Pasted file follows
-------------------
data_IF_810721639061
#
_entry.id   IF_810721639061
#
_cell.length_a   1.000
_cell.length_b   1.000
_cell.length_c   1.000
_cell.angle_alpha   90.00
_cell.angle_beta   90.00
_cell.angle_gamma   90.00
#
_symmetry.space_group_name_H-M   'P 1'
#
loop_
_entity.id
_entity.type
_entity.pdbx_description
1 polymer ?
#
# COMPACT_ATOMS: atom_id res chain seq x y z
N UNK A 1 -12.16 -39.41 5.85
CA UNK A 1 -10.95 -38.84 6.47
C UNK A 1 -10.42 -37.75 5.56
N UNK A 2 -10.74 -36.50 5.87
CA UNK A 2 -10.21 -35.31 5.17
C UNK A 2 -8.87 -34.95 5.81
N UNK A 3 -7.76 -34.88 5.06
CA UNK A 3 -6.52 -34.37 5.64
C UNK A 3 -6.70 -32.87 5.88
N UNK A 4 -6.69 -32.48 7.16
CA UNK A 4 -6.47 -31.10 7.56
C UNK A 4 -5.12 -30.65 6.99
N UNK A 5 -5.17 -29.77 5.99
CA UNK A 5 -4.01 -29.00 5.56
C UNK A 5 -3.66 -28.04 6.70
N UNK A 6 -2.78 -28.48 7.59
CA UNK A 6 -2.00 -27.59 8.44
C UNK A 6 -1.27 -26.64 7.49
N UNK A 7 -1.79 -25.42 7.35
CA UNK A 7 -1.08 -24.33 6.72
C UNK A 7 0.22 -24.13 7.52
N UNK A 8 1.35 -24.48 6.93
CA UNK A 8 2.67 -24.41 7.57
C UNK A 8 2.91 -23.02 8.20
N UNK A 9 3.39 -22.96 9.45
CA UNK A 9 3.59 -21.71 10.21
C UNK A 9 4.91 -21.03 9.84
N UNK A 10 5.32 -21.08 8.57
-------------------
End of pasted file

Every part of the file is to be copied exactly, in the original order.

data_IF_810721639061
#
_entry.id   IF_810721639061
#
_cell.length_a   1.000
_cell.length_b   1.000
_cell.length_c   1.000
_cell.angle_alpha   90.00
_cell.angle_beta   90.00
_cell.angle_gamma   90.00
#
_symmetry.space_group_name_H-M   'P 1'
#
loop_
_entity.id
_entity.type
_entity.pdbx_description
1 polymer ?
#
# COMPACT_ATOMS: atom_id res chain seq x y z
N UNK A 1 -12.16 -39.41 5.85
CA UNK A 1 -10.95 -38.84 6.47
C UNK A 1 -10.42 -37.75 5.56
N UNK A 2 -10.74 -36.50 5.87
CA UNK A 2 -10.21 -35.31 5.17
C UNK A 2 -8.87 -34.95 5.81
N UNK A 3 -7.76 -34.88 5.06
CA UNK A 3 -6.52 -34.37 5.64
C UNK A 3 -6.70 -32.87 5.88
N UNK A 4 -6.69 -32.48 7.16
CA UNK A 4 -6.47 -31.10 7.56
C UNK A 4 -5.12 -30.65 6.99
N UNK A 5 -5.17 -29.77 5.99
CA UNK A 5 -4.01 -29.00 5.56
C UNK A 5 -3.66 -28.04 6.70
N UNK A 6 -2.78 -28.48 7.59
CA UNK A 6 -2.00 -27.59 8.44
C UNK A 6 -1.27 -26.64 7.49
N UNK A 7 -1.79 -25.42 7.35
CA UNK A 7 -1.08 -24.33 6.72
C UNK A 7 0.22 -24.13 7.52
N UNK A 8 1.35 -24.48 6.93
CA UNK A 8 2.67 -24.41 7.57
C UNK A 8 2.91 -23.02 8.20
N UNK A 9 3.39 -22.96 9.45
CA UNK A 9 3.59 -21.71 10.21
C UNK A 9 4.91 -21.03 9.84
N UNK A 10 5.32 -21.08 8.57